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Camille 4I wrote:What makes for a higher boiling point, ion-dipole interactions or hydrogen bonding?
Ion-dipole interactions are the strongest intermolecular force and therefore stronger than hydrogen bonding and therefore ion-dipole interactions have a higher boiling point.
I think the hierarchy is ionic>ionic-dipole>hydrogen>dipole-dipole>london forces (in terms of strength of interaction). Higher the strength, higher the temperature it needs to break the bond so higher melting point.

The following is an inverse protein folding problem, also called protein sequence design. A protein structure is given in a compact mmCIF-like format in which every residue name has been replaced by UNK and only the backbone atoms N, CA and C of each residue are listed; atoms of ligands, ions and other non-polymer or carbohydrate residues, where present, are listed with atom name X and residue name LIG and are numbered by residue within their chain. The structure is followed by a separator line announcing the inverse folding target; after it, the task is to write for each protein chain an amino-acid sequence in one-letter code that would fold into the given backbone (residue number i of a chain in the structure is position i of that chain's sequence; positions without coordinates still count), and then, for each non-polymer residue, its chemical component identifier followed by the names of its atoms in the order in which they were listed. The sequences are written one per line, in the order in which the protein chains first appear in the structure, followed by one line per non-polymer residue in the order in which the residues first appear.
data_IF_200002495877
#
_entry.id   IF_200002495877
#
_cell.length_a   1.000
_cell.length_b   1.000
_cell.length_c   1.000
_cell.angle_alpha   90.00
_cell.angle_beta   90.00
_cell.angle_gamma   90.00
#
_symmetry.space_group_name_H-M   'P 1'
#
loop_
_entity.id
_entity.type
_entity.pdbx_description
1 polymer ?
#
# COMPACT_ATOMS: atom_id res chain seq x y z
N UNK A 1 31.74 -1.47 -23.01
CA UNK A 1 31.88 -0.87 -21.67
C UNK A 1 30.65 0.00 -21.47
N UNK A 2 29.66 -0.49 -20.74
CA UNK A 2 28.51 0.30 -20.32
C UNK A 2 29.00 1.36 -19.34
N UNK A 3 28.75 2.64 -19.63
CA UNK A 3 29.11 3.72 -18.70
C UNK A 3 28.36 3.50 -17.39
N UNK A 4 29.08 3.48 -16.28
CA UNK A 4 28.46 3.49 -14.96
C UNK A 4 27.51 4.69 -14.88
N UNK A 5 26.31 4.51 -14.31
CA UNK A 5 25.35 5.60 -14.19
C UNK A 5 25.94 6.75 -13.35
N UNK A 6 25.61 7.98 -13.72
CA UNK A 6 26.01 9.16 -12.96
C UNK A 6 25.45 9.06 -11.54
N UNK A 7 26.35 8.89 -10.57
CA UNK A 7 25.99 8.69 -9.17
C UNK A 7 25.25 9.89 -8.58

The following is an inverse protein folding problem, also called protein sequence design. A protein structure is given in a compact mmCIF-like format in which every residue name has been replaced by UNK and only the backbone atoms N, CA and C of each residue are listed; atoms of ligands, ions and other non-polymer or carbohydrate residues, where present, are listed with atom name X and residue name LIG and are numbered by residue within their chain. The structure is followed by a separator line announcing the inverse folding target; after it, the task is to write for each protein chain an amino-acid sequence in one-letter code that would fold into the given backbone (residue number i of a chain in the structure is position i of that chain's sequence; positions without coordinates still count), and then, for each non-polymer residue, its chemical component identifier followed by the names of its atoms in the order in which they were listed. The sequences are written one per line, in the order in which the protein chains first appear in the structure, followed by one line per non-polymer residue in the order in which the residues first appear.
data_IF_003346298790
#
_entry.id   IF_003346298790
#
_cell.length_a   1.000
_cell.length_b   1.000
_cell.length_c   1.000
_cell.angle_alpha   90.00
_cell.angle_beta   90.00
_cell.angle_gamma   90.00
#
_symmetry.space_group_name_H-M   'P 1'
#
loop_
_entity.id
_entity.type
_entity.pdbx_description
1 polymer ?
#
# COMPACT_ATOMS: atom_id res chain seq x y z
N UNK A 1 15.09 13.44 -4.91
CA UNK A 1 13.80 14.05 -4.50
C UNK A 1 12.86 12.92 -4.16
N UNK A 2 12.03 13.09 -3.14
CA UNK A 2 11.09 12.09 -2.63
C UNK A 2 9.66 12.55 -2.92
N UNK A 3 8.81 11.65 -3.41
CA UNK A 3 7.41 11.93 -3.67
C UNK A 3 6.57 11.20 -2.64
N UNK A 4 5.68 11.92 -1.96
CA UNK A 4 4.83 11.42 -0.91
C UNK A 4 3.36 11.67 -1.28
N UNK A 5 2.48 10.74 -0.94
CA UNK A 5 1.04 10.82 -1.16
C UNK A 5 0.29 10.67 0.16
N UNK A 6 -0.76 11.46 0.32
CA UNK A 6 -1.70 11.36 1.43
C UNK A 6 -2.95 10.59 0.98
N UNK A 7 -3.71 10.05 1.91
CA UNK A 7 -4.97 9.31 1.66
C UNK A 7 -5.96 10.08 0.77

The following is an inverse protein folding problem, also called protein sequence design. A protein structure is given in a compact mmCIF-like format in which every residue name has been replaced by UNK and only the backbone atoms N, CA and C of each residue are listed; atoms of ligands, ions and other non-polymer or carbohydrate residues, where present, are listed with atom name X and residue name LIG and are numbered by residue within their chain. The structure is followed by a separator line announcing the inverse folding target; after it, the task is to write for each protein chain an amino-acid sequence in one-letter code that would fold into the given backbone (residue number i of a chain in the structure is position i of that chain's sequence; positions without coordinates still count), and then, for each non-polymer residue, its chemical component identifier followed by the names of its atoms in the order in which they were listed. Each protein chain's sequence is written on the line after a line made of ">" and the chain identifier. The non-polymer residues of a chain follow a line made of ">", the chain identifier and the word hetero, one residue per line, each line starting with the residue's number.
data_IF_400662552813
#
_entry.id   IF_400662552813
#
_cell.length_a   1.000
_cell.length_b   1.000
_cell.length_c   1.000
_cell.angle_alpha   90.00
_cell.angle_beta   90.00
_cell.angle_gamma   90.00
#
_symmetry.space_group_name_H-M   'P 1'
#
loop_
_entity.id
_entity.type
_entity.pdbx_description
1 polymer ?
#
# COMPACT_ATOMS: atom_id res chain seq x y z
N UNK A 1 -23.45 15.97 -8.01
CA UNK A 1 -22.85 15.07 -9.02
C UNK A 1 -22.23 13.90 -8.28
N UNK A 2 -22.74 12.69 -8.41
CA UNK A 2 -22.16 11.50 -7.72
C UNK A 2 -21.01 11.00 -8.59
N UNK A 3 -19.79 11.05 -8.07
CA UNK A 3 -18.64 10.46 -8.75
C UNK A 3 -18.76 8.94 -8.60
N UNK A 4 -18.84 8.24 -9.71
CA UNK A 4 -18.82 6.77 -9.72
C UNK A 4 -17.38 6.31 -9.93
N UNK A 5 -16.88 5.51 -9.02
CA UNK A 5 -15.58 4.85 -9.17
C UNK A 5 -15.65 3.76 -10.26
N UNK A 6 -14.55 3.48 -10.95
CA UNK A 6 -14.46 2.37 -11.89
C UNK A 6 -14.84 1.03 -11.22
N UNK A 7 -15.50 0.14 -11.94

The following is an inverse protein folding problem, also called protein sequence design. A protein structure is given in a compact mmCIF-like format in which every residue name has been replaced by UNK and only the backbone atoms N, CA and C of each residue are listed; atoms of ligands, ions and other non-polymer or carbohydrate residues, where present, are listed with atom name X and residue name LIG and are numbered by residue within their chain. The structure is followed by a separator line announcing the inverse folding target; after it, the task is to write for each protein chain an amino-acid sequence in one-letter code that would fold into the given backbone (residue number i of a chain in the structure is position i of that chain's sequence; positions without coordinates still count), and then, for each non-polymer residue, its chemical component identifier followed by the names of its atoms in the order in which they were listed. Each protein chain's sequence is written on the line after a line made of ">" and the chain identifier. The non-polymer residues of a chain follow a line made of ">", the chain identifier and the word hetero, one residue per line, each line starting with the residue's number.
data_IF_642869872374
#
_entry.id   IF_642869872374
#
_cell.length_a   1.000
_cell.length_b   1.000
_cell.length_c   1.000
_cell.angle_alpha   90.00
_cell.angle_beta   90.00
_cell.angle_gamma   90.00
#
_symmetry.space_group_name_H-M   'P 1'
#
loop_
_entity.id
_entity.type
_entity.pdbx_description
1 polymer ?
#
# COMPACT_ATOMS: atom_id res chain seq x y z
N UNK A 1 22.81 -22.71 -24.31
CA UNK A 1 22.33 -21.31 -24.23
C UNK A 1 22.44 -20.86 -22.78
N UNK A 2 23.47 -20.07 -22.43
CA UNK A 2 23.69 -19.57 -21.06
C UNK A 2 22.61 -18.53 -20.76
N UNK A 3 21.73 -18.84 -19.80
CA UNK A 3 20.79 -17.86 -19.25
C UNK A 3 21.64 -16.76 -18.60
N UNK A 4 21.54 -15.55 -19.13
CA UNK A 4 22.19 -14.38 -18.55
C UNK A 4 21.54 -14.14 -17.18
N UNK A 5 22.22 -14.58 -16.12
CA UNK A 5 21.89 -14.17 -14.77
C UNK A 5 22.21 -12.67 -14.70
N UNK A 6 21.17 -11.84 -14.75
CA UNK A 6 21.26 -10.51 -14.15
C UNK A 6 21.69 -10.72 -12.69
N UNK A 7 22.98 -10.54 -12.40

Ionic bonds will always create the highest boiling points, hydrogen bonds are just exceptionally strong dipole-dipole interactions. Follow the general rule ionic>hydrogen bonding>dipole dipole>London dispersion
Yes, I think that you can usually assume this. Hydrogen bonds only occur with Nitrogen, Oxygen, and Fluorine since these are the most electronegative atoms, so they can result in relatively strong dipoles.
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